Welcome to another episode of Tuff Love with Rob Kandell.
This week is a sensitive show, and one near and dear to Rob’s heart. It’s the concept around death, which is very impactful. Part of this episode is influenced by Death and Dying, a book by Elizabeth Kublar Ross, Rob’s Mom’s mentor. It’s also inspired by a good friend who died recently, which affected Rob deeply. As he continues to take steps away from the friend’s passing, there are more and more feelings arising. So this is a perfect topic for Tuff Love because it’s always about your ability to feel your feelings, see what’s underneath and don’t avoid topic that affect us deeply.
This show is around the concept of death, and it’s focused on two men who have died since Rob has been an adult. He had grandparents and other people pass but really as an adult there were two distinct men whose deaths really impacted and affected him. This week’s rant explores that:
- The first guy is Rob’s friend Jeff, who he met at his first job out of grad school back in 1994. After around 18 months Rob went to work in corporate America and eventually got Jeff a job there too. A year later, Jeff was in a car crash involving some other coworkers and ended up in a coma with brain damage. When Rob visited him in hospital, he was convinced that he wouldn’t die. But he did.
- Rob felt the loss very deeply. At around 26 years of age, it was the first time he experienced grief like that and it shook him to the core.
- Then 10 days ago, on Facebook, Rob started seeing messages about loss. A few hours later he received a message that Jerry had died. At first Rob wondered if it was a prank. He was in shock, thinking, ‘how can this be possible?’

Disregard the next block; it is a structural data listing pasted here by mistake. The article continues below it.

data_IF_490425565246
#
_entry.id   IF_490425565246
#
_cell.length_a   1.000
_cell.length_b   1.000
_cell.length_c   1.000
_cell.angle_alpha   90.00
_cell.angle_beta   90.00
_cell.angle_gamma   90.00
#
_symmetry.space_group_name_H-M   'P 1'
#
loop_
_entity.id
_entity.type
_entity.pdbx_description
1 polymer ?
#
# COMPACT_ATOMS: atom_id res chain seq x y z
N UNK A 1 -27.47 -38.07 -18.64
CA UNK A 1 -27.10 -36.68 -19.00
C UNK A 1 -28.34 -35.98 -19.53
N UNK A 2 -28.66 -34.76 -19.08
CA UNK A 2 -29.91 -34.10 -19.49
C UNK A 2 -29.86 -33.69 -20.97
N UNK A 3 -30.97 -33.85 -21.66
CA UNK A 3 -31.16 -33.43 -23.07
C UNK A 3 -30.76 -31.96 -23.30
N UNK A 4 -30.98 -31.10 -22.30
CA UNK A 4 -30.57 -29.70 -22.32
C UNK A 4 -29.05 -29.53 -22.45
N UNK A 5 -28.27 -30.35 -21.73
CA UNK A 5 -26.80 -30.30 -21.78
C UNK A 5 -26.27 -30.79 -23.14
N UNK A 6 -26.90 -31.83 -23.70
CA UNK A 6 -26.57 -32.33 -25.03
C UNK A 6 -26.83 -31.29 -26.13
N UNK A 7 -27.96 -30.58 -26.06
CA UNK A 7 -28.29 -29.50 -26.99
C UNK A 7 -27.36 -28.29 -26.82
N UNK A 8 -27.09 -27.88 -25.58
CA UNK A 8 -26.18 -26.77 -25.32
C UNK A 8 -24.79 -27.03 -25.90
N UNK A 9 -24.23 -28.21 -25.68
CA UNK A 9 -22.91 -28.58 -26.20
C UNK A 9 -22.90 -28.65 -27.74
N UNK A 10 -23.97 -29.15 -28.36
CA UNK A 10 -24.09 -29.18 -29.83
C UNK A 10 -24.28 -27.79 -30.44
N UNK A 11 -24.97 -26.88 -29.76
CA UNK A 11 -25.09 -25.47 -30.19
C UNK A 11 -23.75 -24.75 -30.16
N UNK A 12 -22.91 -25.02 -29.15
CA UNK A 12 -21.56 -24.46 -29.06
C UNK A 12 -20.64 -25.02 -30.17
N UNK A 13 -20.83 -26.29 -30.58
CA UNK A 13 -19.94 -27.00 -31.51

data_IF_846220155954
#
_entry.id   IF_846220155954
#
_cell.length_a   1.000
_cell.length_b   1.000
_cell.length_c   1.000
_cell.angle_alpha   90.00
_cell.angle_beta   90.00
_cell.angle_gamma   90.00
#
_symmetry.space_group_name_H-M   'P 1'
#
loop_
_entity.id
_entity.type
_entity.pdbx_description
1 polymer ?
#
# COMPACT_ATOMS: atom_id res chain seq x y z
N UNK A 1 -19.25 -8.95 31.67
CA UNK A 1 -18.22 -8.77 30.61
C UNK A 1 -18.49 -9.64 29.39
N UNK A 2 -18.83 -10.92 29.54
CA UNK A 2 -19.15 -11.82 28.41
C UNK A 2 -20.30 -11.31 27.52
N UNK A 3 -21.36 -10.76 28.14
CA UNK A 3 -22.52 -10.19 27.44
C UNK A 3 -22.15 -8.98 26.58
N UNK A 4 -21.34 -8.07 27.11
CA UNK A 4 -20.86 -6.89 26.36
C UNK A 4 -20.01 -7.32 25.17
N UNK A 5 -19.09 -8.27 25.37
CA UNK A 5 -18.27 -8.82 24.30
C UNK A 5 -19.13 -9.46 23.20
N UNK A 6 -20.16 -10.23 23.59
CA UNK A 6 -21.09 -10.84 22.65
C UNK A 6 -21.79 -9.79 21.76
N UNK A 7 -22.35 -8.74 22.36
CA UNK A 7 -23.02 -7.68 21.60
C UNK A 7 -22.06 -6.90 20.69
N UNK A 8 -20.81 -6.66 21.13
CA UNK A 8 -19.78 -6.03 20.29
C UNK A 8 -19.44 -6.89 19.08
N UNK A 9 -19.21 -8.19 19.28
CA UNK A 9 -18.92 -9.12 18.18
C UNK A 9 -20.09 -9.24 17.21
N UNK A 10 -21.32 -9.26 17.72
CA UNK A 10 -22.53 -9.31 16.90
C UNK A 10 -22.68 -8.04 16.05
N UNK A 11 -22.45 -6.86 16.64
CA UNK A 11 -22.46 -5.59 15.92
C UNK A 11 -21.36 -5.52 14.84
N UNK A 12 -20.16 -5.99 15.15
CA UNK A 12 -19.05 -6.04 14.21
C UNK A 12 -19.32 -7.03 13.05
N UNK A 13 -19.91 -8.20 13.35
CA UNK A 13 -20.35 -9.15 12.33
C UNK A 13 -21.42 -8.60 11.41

- Rob went to the memorial service in San Francisco. There were 250 people there and he watched the depth of feeling inside these people, loving him, loving each other through him, then loving themselves because of the impact he had on their lives.
- Jerry and Rob were never close friends, more acquaintances, but Rob always knew Jerry was somebody he could count on. For example, one time he drove 14 hours in one day to keep his integrity and deliver something he had purchased for Rob.
What Rob feels around the concept of death:
- We assume death is much easier for the person dying than it is for the people they leave behind. The people living are dying at the same time with the loss of their friend.
- When you die, it’s game over for this life time. Who knows what happens in other lifetimes? All those plans, all those desires that you think you can do later, you don’t get a chance to do that in this lifetime with the people you’re associated with. If you keep delaying what you want to do in this life, you never know if something will happen to your body.
- We all think we’re invincible, we all think we’ve got plenty of time. For some of us, we do, but for others like Jerry and Jeff, you just might not.
- We make excuses to ourselves and to our loved ones, ‘I can’t because xyz’. Just look at the effect of saying ‘I can’t do it.’ Because it could be that you can’t do it because you’re dead. So today is the first day of the rest of your life. This is really IT in present time.